Dear Dr. Don,
I am building a new home in Missouri. I purchased the lot for $100,000 cash, and up to this point, I have paid cash for the construction costs. I have the cash to build it out; however, I am wondering what options (if any) I have regarding a mortgage (for tax reasons). Is my only option a home equity line once I'm done, or are there other options for a traditional mortgage?
-- Sean Selects
You have other options besides a home equity line or loan. I'd suggest that you look into a construction-to-permanent mortgage and compare it to a conventional fixed-rate mortgage.
A construction-to-permanent mortgage has the advantage of only having one closing, versus closing on a construction loan and then closing on a permanent mortgage. Since financing construction costs isn't an issue for you, the other advantage of a construction-to-permanent loan is the ability to lock in the mortgage at today's rates, although if the home is close to completion, you may be able to get a rate lock on a conventional first mortgage, too.
The Internal Revenue Service Publication 936, "Home Mortgage Interest Deduction," spells out all the requirements for you to get a mortgage interest deduction. One requirement is that your debt must be secured by a qualified home. This can be your main home or your second home. As for a home under construction, you can treat it as a qualified home for a period of up to 24 months but only if it becomes your qualified home at the time it is ready for occupancy. The 24-month period can start any time on or after the day construction begins.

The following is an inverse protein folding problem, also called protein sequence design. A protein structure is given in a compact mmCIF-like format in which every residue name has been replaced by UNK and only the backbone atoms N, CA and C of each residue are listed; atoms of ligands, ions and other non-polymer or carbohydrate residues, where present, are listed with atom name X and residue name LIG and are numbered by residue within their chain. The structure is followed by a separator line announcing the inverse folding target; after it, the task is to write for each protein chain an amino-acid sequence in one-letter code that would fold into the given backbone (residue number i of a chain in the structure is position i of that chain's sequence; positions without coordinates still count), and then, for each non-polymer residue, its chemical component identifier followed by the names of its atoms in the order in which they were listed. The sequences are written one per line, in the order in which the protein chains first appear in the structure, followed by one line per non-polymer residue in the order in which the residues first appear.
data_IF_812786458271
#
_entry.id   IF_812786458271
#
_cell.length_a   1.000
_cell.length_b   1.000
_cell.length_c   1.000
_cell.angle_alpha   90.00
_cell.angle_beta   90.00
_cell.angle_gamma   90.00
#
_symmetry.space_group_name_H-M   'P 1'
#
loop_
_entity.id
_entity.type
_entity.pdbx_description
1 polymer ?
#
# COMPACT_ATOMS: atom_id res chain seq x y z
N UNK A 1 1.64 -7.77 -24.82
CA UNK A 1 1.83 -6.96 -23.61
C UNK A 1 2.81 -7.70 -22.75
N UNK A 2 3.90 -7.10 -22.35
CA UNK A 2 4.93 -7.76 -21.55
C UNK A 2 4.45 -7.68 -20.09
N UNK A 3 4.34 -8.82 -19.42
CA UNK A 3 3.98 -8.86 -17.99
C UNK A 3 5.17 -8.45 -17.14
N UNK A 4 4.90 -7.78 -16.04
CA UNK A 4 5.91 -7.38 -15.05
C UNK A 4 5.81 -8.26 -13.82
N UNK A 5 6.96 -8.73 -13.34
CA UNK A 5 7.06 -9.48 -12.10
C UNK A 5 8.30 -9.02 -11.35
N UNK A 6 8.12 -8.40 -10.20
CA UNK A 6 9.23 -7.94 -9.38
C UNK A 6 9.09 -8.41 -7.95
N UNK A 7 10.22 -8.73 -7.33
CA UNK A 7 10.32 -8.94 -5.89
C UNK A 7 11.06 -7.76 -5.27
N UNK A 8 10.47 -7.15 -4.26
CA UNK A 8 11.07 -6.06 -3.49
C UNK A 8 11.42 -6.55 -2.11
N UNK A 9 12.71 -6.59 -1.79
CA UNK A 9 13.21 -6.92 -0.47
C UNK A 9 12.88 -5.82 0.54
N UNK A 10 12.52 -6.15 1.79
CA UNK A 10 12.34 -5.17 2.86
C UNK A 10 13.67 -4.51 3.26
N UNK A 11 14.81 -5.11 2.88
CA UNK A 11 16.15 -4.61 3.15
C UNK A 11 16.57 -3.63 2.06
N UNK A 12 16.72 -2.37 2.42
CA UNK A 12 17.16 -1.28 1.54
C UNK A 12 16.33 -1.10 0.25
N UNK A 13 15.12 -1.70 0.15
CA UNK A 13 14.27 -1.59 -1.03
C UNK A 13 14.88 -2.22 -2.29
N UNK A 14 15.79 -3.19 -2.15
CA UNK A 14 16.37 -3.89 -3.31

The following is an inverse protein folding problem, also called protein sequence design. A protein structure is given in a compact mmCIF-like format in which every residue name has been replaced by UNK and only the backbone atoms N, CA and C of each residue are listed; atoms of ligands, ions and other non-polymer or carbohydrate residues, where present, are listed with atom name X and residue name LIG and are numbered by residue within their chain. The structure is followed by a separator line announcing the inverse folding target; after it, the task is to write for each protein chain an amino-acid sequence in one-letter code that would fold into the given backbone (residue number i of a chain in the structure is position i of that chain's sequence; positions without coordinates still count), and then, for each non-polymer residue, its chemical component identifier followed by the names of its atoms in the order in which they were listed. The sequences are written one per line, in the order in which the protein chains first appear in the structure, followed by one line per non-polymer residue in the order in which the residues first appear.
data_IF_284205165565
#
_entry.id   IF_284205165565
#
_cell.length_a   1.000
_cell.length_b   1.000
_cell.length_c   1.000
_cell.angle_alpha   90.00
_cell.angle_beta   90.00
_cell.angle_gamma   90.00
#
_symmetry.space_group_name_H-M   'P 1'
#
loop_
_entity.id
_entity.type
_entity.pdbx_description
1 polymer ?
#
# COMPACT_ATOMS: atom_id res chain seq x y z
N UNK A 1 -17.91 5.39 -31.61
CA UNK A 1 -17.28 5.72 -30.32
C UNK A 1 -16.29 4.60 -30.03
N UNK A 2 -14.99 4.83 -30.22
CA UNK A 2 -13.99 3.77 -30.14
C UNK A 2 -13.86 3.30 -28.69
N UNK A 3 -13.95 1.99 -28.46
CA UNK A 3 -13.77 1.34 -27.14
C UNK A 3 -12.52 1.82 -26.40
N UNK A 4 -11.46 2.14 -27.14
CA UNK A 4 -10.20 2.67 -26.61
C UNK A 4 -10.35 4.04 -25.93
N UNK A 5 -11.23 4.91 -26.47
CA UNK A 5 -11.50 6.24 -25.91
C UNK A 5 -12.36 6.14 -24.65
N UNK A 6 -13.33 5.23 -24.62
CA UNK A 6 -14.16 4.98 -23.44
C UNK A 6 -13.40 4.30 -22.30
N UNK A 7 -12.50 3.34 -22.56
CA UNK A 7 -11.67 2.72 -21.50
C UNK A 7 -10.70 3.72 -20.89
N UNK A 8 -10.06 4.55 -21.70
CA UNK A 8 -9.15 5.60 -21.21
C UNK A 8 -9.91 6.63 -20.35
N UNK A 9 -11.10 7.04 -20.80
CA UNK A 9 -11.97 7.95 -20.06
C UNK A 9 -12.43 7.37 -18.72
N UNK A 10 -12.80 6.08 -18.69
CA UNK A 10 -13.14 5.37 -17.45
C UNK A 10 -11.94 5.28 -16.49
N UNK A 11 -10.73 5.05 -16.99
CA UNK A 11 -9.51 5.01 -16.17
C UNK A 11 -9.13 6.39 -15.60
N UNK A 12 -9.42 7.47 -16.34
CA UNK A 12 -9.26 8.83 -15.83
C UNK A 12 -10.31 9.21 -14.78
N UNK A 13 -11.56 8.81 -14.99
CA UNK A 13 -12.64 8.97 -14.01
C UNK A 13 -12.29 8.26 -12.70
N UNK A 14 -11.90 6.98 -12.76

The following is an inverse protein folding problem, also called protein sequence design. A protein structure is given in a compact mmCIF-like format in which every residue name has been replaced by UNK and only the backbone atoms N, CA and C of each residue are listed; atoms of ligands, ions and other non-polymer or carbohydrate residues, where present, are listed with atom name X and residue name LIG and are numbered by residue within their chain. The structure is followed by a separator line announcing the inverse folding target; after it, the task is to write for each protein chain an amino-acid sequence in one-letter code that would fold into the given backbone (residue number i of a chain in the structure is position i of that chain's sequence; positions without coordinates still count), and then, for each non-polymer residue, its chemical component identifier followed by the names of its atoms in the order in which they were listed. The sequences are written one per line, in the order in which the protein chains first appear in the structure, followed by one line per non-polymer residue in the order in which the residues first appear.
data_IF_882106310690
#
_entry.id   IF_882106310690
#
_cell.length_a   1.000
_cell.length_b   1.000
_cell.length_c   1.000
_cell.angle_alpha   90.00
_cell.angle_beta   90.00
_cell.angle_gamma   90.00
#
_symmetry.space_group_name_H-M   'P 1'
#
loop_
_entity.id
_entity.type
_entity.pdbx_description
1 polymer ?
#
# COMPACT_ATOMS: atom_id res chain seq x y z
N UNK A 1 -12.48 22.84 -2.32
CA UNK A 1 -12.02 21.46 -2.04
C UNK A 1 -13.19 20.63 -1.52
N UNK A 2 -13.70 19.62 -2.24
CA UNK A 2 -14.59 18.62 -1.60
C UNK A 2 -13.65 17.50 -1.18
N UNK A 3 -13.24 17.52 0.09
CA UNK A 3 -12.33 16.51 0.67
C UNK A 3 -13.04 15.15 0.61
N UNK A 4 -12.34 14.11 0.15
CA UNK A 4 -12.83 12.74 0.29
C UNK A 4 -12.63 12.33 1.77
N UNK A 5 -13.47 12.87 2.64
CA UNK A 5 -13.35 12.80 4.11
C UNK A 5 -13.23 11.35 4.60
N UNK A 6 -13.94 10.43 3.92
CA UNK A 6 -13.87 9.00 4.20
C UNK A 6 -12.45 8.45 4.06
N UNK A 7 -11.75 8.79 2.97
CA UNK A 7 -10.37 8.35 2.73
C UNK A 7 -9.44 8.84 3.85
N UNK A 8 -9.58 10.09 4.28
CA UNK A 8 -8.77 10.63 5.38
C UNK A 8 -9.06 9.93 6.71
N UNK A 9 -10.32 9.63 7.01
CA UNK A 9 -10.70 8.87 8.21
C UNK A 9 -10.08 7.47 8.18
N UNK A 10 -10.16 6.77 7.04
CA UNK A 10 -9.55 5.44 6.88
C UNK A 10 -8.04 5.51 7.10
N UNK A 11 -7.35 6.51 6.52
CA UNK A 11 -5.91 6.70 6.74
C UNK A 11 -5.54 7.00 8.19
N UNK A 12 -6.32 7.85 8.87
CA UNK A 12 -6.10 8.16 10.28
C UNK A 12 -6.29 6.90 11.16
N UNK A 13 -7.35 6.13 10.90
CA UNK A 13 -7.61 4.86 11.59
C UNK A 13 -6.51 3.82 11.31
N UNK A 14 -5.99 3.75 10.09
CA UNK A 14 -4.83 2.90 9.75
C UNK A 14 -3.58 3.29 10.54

You have a full array of options as to how to finance your home under construction. Most homeowners will choose the option that minimizes the effective interest expense. You say you could finance the entire build for cash. That would minimize the total interest expense. Don't let taxes be the tail wagging the dog in deciding to get a mortgage. Talk to a tax professional about the relative advantage of taking out a mortgage on the home versus your other investment options if you aren't sure if the mortgage interest deduction is what you should be chasing in building this home.
Ask the adviserTo ask a question of Dr. Don, go to the "Ask the Experts" page and select one of these topics: "Financing a home," "Saving & Investing" or "Money." Read more Dr. Don columns for additional personal finance advice.
More From Bankrate.com